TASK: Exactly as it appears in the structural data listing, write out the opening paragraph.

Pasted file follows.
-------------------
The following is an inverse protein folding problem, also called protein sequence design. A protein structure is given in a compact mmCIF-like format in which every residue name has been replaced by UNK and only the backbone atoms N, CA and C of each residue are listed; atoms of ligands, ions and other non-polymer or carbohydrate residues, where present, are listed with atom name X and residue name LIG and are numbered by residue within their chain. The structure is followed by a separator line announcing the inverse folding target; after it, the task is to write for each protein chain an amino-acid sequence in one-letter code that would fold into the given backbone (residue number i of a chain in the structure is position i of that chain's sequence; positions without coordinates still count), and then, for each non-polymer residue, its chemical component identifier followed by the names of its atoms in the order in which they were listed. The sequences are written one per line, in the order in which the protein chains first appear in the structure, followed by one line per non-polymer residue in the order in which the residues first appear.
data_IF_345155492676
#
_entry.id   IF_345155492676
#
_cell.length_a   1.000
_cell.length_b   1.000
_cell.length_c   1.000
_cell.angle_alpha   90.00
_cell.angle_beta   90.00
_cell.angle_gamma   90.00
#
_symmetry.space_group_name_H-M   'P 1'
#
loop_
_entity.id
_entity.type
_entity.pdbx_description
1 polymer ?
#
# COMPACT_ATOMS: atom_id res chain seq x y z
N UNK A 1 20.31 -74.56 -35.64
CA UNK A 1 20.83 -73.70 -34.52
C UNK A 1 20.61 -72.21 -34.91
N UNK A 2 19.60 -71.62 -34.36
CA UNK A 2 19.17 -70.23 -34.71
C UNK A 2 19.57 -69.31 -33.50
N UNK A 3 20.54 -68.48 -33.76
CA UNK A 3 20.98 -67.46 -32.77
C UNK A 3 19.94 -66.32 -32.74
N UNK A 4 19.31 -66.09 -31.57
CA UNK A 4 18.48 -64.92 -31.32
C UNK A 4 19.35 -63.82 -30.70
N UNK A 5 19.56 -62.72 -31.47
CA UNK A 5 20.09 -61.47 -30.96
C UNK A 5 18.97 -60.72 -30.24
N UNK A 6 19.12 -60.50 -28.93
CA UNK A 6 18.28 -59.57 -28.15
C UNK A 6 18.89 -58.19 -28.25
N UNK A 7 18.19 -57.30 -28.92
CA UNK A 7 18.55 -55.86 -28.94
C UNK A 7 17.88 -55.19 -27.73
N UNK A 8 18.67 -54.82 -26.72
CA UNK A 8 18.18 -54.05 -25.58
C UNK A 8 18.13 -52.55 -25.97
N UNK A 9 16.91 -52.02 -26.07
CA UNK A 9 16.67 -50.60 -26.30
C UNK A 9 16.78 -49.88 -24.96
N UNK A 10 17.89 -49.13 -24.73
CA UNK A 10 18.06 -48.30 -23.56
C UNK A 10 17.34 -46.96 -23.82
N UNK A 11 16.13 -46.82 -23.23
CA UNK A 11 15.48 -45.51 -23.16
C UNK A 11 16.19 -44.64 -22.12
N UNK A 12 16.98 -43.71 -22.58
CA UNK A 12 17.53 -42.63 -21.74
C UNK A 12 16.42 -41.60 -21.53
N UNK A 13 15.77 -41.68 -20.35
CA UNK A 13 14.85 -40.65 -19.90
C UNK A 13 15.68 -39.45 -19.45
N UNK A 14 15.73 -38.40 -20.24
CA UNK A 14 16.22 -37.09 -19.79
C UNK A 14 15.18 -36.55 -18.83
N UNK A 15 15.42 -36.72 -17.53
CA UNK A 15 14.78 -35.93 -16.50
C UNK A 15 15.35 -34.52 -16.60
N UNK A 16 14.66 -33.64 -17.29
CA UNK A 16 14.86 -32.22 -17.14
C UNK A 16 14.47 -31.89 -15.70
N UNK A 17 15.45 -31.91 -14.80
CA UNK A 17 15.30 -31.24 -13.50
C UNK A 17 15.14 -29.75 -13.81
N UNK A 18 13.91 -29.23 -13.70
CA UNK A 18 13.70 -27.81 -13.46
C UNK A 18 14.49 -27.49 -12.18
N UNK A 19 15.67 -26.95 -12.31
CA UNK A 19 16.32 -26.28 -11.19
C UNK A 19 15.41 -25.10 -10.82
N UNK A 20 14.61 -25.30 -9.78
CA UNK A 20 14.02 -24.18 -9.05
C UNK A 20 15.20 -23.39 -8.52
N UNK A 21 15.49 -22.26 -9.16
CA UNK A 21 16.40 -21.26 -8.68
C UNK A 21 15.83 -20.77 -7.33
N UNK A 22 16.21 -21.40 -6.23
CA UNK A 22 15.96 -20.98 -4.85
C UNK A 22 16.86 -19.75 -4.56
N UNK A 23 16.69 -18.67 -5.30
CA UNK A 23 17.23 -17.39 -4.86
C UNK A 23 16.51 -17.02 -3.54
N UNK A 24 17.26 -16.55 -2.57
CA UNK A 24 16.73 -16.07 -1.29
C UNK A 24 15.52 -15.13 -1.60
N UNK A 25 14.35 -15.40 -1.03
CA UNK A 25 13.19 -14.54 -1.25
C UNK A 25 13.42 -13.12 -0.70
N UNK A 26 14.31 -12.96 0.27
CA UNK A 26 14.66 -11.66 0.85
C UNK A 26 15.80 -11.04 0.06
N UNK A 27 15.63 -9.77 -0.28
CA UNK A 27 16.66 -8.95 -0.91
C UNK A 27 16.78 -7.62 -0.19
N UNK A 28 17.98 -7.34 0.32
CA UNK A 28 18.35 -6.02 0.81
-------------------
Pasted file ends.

The following is an inverse protein folding problem, also called protein sequence design. A protein structure is given in a compact mmCIF-like format in which every residue name has been replaced by UNK and only the backbone atoms N, CA and C of each residue are listed; atoms of ligands, ions and other non-polymer or carbohydrate residues, where present, are listed with atom name X and residue name LIG and are numbered by residue within their chain. The structure is followed by a separator line announcing the inverse folding target; after it, the task is to write for each protein chain an amino-acid sequence in one-letter code that would fold into the given backbone (residue number i of a chain in the structure is position i of that chain's sequence; positions without coordinates still count), and then, for each non-polymer residue, its chemical component identifier followed by the names of its atoms in the order in which they were listed. The sequences are written one per line, in the order in which the protein chains first appear in the structure, followed by one line per non-polymer residue in the order in which the residues first appear.